• Touch & slide heat controls 

What We Don’t Like:

  • High price

2. Chef 60cm Induction Cooktop (Best Value)

This low-cost, intuitive and easy to use induction cooker from Chef offers great value for money. It has 4 cooking zones, each offering 9 power levels and a power boost for extra quick cooking.

The induction cooktop has automatic pan recognition so will only heat up when a pan is on the cooker. The child safety lock and automatic switch-off feature help to keep little ones in the family safe.

The electronic controls are simple, touch-controlled and there are residual heat indicators to let you know when the heat has recently been used and the plates may still be warm.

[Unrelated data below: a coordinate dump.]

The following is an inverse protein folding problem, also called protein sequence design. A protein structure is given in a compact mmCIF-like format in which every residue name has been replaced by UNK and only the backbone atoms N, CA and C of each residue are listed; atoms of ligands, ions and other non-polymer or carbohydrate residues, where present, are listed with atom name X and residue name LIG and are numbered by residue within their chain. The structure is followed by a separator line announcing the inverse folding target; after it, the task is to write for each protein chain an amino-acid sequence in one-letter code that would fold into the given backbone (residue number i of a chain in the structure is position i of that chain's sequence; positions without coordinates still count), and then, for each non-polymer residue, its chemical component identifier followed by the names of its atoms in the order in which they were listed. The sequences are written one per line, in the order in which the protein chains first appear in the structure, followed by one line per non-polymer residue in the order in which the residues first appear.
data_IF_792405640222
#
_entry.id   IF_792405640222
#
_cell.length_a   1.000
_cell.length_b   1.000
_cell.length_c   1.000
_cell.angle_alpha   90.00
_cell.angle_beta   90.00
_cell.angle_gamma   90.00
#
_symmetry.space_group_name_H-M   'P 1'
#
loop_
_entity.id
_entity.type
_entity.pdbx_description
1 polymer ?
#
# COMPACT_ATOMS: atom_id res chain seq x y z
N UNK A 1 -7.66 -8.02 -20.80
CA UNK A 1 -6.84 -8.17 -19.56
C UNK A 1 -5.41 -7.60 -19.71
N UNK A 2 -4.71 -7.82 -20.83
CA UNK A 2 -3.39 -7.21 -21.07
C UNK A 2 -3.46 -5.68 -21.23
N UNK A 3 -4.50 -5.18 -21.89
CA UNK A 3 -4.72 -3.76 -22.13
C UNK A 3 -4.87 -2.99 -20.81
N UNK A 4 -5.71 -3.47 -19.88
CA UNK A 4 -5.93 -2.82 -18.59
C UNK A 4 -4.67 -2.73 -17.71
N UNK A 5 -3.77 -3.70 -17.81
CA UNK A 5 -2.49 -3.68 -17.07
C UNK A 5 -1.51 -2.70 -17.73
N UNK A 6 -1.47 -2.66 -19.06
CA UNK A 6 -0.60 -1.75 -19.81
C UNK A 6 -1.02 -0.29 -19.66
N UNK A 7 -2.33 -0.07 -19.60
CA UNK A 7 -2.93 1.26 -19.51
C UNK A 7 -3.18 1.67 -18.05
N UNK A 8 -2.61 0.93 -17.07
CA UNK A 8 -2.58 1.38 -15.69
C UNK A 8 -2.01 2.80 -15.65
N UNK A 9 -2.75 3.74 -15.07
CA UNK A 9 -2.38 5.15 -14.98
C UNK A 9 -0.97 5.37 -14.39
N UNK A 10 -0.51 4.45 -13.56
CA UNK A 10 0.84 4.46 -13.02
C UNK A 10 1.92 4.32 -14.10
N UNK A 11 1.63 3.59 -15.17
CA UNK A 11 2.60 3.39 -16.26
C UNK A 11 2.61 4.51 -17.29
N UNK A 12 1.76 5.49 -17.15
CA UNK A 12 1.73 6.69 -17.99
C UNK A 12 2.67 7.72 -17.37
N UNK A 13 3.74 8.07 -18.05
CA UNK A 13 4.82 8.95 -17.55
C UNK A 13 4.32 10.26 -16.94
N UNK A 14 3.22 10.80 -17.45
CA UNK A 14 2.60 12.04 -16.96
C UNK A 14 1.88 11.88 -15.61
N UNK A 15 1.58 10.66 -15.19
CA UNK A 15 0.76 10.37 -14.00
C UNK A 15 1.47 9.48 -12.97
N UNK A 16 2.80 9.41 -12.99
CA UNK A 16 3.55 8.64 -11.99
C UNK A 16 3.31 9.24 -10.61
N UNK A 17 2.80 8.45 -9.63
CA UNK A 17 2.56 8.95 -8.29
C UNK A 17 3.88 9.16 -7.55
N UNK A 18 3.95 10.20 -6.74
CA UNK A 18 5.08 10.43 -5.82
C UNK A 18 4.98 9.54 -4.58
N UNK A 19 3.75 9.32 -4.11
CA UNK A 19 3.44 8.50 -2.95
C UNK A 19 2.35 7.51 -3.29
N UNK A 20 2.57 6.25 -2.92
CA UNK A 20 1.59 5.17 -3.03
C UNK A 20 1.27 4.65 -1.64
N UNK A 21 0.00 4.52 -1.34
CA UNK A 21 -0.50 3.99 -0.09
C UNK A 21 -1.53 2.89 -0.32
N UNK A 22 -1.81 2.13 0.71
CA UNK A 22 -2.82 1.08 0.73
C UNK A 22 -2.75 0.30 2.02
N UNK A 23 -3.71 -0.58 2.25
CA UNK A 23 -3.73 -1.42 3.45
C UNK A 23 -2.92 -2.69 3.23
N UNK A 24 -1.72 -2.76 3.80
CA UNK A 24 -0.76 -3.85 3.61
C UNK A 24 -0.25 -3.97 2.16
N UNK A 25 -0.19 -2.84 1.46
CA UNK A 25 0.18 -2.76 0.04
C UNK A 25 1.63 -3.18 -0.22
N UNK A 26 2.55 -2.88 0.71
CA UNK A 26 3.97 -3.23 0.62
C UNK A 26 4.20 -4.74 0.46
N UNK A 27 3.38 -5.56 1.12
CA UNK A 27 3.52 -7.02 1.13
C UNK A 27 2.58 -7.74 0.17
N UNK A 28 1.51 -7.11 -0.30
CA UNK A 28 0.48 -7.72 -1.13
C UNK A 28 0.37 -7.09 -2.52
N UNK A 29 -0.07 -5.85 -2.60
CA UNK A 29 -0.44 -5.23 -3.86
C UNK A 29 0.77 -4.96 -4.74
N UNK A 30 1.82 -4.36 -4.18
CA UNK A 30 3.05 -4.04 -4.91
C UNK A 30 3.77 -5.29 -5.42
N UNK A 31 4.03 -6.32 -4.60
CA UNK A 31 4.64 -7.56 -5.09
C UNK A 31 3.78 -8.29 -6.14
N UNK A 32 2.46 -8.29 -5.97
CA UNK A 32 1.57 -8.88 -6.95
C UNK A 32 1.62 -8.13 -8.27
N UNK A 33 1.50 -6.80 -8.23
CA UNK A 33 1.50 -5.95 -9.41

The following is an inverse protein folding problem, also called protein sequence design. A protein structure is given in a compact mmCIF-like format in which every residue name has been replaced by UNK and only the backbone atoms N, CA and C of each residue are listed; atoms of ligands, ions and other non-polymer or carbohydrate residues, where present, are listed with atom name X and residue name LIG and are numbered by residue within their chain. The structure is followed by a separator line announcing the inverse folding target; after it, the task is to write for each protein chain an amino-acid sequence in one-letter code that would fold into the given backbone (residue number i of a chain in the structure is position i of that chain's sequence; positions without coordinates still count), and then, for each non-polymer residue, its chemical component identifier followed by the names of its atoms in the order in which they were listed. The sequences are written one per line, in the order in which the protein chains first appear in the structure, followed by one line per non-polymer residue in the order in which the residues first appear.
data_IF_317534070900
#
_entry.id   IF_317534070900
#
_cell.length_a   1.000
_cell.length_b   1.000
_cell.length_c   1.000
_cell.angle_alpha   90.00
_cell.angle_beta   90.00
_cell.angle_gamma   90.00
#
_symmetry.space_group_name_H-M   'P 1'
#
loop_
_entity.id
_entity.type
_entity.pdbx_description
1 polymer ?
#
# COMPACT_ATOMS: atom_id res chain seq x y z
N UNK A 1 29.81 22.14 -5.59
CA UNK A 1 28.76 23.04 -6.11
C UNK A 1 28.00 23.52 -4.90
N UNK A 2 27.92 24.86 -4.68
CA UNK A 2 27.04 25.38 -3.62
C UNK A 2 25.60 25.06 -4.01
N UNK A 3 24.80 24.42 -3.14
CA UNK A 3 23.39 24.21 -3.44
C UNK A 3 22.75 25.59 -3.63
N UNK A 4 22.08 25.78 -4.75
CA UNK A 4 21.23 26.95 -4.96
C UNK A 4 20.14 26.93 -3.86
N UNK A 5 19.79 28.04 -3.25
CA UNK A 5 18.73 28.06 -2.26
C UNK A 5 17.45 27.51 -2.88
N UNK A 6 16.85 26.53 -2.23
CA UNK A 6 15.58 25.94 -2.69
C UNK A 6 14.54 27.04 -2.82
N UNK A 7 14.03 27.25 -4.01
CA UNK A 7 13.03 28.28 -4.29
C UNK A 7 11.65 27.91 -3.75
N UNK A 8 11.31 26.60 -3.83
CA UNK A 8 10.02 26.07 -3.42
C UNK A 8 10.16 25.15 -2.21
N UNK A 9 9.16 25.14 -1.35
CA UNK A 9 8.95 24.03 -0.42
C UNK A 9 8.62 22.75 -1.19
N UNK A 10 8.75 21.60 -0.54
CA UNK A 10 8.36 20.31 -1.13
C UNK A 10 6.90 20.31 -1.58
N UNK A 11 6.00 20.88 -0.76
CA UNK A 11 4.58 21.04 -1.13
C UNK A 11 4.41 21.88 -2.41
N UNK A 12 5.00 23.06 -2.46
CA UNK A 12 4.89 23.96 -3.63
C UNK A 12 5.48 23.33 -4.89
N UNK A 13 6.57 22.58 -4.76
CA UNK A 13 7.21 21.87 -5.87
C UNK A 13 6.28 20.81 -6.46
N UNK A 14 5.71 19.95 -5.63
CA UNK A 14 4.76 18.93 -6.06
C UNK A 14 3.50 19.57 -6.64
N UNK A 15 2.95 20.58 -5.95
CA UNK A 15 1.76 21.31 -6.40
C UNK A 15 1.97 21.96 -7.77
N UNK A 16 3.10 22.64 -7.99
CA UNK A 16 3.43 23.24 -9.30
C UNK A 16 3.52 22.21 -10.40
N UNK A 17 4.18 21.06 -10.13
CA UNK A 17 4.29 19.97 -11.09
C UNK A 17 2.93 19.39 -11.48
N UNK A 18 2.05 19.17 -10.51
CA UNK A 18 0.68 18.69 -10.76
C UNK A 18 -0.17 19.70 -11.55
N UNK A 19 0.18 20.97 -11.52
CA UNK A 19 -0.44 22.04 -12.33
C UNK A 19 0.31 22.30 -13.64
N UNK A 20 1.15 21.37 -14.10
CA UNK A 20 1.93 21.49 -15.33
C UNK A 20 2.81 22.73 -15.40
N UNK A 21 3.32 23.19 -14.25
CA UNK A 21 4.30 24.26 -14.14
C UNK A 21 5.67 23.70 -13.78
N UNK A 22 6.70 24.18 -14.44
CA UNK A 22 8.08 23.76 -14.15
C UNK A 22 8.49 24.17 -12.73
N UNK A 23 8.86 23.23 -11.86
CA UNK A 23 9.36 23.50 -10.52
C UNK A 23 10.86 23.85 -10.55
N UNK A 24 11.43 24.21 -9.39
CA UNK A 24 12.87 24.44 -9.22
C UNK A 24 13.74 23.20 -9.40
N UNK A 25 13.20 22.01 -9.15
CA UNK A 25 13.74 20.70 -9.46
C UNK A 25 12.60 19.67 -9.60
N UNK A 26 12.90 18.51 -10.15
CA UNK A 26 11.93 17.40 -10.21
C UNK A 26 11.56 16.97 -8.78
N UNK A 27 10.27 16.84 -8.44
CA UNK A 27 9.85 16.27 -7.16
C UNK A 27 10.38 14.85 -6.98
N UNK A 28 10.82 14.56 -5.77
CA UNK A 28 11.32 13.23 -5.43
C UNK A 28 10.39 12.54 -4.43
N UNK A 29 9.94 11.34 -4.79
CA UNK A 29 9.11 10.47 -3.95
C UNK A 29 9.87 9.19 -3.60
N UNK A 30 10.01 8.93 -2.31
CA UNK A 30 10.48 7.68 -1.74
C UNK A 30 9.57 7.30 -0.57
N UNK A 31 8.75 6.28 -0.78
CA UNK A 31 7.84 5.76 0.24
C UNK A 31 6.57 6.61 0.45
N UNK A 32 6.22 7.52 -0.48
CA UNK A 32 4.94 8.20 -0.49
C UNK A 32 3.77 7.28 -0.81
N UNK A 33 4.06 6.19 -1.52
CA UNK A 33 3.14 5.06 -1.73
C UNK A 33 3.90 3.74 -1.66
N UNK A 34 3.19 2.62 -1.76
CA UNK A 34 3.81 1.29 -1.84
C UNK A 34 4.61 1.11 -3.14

What We Like:

  • Efficient and excellent value
  • Safety features
  • User-friendly

What We Don’t Like:

  • Takes time for the plates to cool after use

3. Miele 80cm Induction Cooktop

This intuitive, flexible and modern cooktop from Miele is a great option for providing versatility in the kitchen.

The 4 cooking zones are spacious and you can bridge two zones together which is perfect when you are using griddle pans or larger pots. This induction cooktop has permanent pan detection and uses SmartSelect making it easy to set and adjust the heat level. You can connect the cooker to your rangehood which will then automatically respond to the induction cooker.